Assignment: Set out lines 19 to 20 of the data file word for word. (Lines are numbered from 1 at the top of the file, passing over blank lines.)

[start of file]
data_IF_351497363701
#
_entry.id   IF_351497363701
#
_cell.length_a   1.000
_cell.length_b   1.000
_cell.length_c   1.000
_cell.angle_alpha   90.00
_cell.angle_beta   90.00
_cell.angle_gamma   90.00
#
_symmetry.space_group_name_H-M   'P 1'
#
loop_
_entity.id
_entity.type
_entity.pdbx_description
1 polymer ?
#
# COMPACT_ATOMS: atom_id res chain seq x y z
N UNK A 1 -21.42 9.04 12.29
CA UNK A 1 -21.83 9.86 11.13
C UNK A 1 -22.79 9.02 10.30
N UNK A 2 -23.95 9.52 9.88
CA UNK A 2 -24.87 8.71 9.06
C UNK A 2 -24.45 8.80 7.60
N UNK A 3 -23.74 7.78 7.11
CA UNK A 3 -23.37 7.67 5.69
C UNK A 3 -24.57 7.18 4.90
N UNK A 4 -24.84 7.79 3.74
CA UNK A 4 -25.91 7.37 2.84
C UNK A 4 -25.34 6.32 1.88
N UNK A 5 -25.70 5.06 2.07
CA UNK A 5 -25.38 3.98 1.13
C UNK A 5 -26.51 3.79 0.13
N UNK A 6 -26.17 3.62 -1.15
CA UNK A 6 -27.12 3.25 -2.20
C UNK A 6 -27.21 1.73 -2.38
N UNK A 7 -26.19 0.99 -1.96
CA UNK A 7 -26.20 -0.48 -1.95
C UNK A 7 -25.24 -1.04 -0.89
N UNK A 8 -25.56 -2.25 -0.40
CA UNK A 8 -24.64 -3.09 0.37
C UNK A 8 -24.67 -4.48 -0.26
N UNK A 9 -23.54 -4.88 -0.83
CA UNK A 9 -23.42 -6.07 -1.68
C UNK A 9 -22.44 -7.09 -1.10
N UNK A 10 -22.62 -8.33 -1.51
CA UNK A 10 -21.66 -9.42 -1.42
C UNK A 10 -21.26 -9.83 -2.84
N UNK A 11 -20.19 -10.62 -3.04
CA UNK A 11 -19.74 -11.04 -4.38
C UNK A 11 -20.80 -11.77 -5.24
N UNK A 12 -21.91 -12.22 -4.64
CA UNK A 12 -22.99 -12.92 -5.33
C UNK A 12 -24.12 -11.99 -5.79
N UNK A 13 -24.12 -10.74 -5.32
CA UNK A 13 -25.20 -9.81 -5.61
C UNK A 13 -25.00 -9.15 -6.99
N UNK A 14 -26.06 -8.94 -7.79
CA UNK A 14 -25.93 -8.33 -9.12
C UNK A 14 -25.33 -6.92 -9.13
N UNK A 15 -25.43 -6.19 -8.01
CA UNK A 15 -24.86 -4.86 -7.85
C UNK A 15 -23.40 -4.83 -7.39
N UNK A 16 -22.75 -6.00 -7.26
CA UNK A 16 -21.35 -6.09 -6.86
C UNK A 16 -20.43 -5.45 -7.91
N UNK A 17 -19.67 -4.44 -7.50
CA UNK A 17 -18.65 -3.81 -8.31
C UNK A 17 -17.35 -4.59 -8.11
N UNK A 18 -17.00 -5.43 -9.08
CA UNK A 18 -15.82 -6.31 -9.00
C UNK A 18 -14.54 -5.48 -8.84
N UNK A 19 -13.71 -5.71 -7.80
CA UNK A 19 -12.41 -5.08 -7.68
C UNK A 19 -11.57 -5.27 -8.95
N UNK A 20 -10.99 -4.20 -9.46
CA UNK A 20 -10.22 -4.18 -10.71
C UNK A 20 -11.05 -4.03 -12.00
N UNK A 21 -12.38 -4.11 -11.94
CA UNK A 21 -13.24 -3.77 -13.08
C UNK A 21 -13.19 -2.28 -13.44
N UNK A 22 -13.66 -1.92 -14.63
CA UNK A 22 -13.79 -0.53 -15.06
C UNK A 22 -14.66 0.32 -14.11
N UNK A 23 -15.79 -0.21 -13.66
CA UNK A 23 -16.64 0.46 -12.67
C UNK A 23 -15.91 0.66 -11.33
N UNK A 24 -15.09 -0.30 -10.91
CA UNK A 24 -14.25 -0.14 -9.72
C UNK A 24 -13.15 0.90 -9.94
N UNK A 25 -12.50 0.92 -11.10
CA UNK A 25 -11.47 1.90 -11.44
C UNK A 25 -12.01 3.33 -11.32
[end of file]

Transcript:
#
# COMPACT_ATOMS: atom_id res chain seq x y z